<!-- ----- chapeau ------ --> <span class="chapeau">Created in 1985, the Biennial of Moving Images is one of Europe’s most prestigious events devoted to artist films and multimedia installations. A week after their presentation in Geneva, a selection of nine films was projected at Palazzo Grassi’s Teatrino from November 14 to 16, 2016. </span> <br> <br> <br> <!-- ----- auteur ------ --> <div class="col m-4 auteur pull-right noclick"> <div class="inner"> <div class="white"> <a class="switch">Text</a><br> <b>Caroline Bourgeois</b> </div> </div> </div> <br> <br> <br> <!-- ----- titre ------ --> <div class="col m-10"> <span class="title">Biennale de l’image en mouvement 2016</span> </div> <!-- ----- texte ------ --> <div class="clearfix"> <br><br> <span class="alinea"></span>In 2014, when Geneva’s Centre d’Art Contemporain took over the organization of the Biennial of Moving Images, it decided to give the event an entirely original format: the Biennial exclusively presents works commissioned and produced for the event, which it finances or co-finances; those films then premiere during the weeklong event. The Biennial’s commissioners eschew choosing a theme, which grants artists more freedom to explore new avenues and choose different means of relying on and displaying images: installations, performances, films, etc. <br><br> <span class="alinea"></span>The 2016 edition of the Biennial brought together twenty-seven original works. It was directed by Andrea Bellini, Cecilia Alemani (High Line Art, New York), Elvira Dyangani Ose (Goldsmiths University, London, and Fondazione Prada), and myself. Each artist selected is entirely free to present whatever he or she chooses. <br><br> <span class="alinea"></span>This year, the works presented took on documentary, fictional, or plastic forms to examine various questions or comment on the relationship between gender and power. The selection of artists was truly international, such that visiting the Biennial conveyed the impression of traveling across the world. <br><br> <span class="alinea"></span>The selection from the Biennial that we presented in Venice, from November 14 to 16, 2016, was more narrow, given that we could only show works, of varying lengths, that could be screened for an audience in a theater, so a priori the more cinematographic projects. This selection reflected the quality of the Biennial as a whole: Yuri Ancarani (Milan), Alessio Di Zio (Los Angeles), Bodil Furu (Oslo), Jenna Hasse (Lisbon), Émilie Jouvet (Paris), Evangelia Kranioti (Paris), Boris Mitić (Belgrade), and Wu Tsang (Los Angeles) each suggests ways in which the cinematographic medium could possibly evolve in the future, and emphasize the variety of subjects that can be broached in a more narrative format. <br><br> <u>Anthropological</u>: Yuri Ankani observes customs in Qatar, capturing the often luxurious lifestyles of the inhabitants of this emirate, focusing in particular on falconry.<br> <u>Plastic</u>: Alessio Di Zio presents beautiful or mysterious, almost imaginary universes, in which viewers are invited to create their own dreams. <br> <u>Documentary</u>: Bodil Furu leads us into the postcolonial, now industrialized Democratic Republic of the Congo.<br> <u>Existential</u>: Jenna Hasse follows a couple caught in the typical struggles of human relationships. <br> <u>Motherhood/transmission of identities</u>: Émilie Jouvet, using only her smartphone camera, examines these themes in a very personal manner. <br> <u>Rituals</u>: Evangelia Kranioti shows us different expressions of the human body in the city of Rio de Janeiro. <br> <u>Humor</u>: Boris Mitić’s satirical documentary adopts a more literary angle, borrowing images from across the world. <br><br> <span class="alinea"></span>Nothing is prescribed; each of these projects reveals the singularity of their creators, their penchant for going against popular taste. These works, each in their own way, invite us to slow down for a while, to take the time to think. They each ask the viewer to travel in thought to faraway places, to become more aware of the incredible diversity of our world—something rare in our current worlds, with its surfeit of images that surround us at all times. </div>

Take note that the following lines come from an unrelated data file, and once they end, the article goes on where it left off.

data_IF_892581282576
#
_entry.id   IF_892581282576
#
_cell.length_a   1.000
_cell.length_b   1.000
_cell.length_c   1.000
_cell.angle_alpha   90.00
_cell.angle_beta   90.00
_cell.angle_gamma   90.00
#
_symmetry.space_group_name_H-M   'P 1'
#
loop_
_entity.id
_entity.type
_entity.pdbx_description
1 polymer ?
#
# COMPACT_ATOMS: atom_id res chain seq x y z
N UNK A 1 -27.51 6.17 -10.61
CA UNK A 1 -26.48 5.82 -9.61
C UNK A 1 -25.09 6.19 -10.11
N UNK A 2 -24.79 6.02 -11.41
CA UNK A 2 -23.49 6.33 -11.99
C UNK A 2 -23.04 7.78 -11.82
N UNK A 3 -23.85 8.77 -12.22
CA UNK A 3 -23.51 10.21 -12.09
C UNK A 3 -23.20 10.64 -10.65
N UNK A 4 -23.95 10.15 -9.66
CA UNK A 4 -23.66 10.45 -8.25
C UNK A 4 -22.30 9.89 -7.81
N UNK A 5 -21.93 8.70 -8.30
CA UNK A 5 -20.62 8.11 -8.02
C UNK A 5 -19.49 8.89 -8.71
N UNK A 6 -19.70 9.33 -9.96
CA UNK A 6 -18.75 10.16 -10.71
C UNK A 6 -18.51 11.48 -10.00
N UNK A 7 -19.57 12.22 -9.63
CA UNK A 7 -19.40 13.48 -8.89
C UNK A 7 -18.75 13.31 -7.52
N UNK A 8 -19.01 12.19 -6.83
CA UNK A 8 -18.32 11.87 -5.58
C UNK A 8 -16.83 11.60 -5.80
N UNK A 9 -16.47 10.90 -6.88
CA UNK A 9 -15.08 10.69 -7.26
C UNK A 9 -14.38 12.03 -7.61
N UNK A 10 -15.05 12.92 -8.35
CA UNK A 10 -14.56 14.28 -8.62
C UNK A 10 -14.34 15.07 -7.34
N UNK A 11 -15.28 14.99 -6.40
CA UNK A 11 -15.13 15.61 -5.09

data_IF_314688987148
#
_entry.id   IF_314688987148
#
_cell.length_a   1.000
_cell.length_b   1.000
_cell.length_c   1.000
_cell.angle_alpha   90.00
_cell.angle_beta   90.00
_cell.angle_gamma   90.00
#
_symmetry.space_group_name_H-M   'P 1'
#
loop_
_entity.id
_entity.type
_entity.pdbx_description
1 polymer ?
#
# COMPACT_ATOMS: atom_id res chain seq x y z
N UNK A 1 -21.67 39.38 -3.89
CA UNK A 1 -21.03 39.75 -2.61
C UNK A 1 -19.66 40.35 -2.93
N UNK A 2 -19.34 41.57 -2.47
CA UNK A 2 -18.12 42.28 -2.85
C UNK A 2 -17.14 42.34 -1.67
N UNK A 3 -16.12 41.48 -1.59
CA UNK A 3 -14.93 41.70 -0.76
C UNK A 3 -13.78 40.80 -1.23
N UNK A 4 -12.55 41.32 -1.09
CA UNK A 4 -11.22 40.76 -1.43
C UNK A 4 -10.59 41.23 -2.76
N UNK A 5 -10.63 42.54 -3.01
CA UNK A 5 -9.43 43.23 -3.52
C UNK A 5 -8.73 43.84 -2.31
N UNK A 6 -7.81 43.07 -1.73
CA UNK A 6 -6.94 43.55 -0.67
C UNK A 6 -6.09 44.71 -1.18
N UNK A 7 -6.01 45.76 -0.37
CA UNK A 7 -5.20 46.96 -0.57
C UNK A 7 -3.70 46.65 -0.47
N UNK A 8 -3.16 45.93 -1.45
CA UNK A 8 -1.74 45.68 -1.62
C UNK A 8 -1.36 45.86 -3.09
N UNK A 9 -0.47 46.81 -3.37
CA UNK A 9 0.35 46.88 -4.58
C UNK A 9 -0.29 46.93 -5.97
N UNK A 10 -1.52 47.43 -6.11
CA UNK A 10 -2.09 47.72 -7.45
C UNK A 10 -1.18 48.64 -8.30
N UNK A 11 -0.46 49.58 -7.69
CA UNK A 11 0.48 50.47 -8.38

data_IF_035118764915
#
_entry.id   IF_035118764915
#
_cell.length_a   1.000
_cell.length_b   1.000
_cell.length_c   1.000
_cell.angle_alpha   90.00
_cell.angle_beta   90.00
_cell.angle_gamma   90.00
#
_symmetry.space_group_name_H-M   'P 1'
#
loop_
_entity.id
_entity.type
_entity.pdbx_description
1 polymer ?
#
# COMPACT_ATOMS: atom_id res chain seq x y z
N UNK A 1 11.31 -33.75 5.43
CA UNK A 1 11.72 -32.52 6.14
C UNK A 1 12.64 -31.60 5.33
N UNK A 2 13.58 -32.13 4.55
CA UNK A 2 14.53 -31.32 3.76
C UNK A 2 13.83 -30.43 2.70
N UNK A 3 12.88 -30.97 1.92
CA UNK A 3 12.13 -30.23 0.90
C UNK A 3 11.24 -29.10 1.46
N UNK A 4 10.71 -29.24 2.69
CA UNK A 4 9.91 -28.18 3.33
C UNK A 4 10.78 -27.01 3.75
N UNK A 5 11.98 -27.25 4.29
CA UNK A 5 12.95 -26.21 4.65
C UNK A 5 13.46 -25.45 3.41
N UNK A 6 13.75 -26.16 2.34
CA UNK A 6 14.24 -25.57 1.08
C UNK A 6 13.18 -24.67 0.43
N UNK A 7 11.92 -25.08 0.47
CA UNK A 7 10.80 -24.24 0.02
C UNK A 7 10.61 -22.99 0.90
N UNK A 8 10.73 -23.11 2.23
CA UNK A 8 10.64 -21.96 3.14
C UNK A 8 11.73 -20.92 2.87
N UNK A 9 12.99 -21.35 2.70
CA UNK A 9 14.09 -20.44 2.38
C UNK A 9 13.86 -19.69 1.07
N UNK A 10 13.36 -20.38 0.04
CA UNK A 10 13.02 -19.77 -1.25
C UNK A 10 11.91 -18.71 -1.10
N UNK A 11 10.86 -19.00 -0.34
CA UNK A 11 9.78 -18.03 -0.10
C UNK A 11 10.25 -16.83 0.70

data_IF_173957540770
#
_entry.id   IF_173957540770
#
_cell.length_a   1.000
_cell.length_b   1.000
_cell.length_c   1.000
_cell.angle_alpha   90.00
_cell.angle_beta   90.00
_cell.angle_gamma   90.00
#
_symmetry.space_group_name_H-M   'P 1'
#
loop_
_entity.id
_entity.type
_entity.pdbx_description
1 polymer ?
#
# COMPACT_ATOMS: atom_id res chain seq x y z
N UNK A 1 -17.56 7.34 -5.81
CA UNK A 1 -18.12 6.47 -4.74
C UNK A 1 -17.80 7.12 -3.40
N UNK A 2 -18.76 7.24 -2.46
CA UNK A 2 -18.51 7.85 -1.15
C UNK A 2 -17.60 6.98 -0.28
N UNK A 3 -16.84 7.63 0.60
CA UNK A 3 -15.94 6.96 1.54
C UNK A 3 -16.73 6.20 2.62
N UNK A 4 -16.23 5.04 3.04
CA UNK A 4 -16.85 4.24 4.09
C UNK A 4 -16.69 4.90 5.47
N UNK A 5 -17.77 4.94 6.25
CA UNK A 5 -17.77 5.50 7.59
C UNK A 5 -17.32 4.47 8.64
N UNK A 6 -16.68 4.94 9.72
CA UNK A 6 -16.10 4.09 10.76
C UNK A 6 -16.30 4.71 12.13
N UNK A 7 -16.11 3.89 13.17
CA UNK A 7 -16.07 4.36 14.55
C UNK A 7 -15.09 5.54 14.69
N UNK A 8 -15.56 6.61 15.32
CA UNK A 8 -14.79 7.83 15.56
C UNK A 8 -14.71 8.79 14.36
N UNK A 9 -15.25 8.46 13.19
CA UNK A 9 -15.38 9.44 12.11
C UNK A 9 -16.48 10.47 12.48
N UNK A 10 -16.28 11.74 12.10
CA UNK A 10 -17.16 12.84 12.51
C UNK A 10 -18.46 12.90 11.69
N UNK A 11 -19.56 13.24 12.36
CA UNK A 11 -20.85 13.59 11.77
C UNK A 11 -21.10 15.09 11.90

Bodil Furu Evangelia Kranioti
Boychild and Wu Tsang Boris Mitić
 

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Pinault Collection Magazine - Issue #08

 

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